Wednesday, June 06, 2007

Debating the Bear

What are the best Thai language sources for international news?

Kikiat has a great page linking to newspaper websites from Thailand. I've been reading the international news at Naew Na (แนวหน้า), dictionary in hand, and I'm finally at the point where I can make sense out of many articles. This is a big improvement over a year ago, when I could barely read Thai at all.

News about the U.S. is by far the easiest to understand, because I'm often already familiar with the situations and events. News about Thailand and Southeast Asia is very difficult, since there's a presumed knowledge of people, places, and political parties that are less prevalent in the American media. I look forward to the day that I can easily follow news about Thailand, especially since Thai politics are so interesting at this point in history.

Today, Naew Na has a headline about George Bush "arguing with the bear" in advance of the G-8 summit. My wife had to explain that the bear refers to Russia. In hindsite, the meaning is obvious; even the U.S. media used to represent the Soviet Union by a bear. The symbol is less common in the U.S. media since the end of the Cold War, and it would be unusual for it to appear in a U.S. headline.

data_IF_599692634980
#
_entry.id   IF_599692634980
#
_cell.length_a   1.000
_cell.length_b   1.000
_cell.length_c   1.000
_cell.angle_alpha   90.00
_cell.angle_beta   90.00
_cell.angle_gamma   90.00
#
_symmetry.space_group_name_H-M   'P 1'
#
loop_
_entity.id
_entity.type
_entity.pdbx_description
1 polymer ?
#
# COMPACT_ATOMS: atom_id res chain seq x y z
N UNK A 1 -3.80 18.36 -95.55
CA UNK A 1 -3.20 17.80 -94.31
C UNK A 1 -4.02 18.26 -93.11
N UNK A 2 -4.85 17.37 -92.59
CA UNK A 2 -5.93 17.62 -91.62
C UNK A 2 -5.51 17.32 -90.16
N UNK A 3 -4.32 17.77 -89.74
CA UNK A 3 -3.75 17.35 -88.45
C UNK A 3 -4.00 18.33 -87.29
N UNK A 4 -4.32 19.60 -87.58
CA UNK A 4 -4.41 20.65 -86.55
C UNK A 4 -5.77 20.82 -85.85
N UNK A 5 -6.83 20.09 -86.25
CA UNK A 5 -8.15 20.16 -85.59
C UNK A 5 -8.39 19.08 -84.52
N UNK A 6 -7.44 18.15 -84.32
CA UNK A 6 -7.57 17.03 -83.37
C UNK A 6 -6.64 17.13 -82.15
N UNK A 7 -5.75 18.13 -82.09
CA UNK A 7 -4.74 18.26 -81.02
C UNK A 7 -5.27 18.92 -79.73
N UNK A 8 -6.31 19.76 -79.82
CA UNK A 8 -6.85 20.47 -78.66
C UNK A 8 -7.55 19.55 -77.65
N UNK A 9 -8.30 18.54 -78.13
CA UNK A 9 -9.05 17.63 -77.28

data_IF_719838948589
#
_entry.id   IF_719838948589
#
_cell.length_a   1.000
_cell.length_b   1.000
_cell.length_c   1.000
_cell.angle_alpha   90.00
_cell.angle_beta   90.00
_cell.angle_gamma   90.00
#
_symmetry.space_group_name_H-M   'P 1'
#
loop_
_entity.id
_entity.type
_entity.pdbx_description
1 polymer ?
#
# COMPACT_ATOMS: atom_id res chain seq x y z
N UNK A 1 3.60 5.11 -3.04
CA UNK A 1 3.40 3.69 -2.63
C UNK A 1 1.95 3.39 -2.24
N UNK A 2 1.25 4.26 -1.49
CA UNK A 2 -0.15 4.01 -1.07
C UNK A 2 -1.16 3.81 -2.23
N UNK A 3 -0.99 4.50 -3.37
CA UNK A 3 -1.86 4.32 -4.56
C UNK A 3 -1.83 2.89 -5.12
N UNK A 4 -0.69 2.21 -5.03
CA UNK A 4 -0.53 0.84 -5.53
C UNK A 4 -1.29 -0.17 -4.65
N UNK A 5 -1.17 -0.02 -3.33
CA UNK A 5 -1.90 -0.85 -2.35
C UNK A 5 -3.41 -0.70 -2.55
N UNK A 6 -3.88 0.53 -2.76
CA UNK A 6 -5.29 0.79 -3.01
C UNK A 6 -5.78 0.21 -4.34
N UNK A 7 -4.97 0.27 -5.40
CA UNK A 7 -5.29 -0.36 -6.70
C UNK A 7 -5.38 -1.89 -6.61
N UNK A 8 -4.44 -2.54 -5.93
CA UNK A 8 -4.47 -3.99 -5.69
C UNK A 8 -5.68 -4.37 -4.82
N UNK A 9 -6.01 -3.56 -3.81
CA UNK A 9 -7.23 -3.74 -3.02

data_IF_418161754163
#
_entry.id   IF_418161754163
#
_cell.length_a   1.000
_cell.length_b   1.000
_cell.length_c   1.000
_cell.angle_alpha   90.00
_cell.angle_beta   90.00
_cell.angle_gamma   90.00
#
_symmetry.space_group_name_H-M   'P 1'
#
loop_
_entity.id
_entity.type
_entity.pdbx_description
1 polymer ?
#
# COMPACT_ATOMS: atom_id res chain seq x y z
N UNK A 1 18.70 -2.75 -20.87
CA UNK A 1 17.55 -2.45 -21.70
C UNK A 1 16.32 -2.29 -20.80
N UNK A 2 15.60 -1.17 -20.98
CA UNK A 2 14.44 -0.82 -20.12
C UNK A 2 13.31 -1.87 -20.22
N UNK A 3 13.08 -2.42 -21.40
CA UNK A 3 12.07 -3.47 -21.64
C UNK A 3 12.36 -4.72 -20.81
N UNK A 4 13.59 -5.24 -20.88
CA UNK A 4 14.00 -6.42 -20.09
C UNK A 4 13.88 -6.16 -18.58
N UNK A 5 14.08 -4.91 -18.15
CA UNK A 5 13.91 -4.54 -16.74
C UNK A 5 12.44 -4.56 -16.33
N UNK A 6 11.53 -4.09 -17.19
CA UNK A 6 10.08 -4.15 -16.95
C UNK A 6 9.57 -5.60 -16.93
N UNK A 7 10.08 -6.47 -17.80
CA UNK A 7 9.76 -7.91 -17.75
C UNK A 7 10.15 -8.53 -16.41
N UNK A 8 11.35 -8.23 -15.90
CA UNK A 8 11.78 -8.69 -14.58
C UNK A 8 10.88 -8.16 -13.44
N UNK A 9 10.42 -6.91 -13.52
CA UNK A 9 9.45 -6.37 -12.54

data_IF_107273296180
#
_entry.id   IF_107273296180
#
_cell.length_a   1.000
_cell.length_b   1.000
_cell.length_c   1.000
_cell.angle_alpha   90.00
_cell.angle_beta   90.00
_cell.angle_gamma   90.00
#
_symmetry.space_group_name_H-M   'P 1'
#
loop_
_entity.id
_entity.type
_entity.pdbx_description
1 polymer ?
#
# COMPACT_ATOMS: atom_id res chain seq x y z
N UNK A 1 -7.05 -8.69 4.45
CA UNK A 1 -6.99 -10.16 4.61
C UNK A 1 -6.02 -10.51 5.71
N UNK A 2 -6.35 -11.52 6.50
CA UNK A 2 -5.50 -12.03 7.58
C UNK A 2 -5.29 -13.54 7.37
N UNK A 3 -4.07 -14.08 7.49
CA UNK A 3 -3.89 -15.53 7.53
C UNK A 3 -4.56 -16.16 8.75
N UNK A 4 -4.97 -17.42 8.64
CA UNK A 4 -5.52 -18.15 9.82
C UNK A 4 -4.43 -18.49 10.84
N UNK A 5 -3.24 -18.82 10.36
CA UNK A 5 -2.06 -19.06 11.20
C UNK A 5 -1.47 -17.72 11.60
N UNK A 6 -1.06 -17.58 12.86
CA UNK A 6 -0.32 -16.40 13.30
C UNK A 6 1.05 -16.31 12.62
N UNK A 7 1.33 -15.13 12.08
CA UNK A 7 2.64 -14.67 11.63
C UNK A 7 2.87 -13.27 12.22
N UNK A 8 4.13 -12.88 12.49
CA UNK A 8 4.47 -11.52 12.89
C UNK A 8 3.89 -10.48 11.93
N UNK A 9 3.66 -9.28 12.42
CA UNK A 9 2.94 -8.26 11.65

I wonder whether the U.S. media uses similar idioms in their headlines, but I don't notice, since I understand the meaning.

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2 comments:

rikker said...

While not quite the same thing, this strikes me as similar to the use of metonyms in U.S. journalism. Things like "the crown" to refer to the British monarchy, for example, where a part of something is used to refer to the whole.

I think any news-reading native English speaker would understand a headline like "Redmond responds to open source threat" to mean not literally the city in Washington, but Microsoft Corporation, headquartered in Redmond.

Likewise, Wall Street refers to the U.S. financial markets at large, regardless of physical location, Hollywood means the greater film industry; the Pentagon = U.S. Department of Defense; the Kremlin once meant the entire Russian government--the list goes on.

Thailand has a series of nicknames they use for different countries. I'm not entirely up on what's current, but a couple I've seen used are เมืองผู้ดี for England, and เมืองน้ำหอม for France. This makes me go want to learn more of these nicknames... :)

Scott Imig said...

I agree, those are similar patterns from U.S. journalism. It's interesting how they vary from country to country.

Those are interesting nicknames for countries. I had never heard them before, but my wife was familiar with them.

I'm enjoying your blog, by the way.

rikker.blogspot.com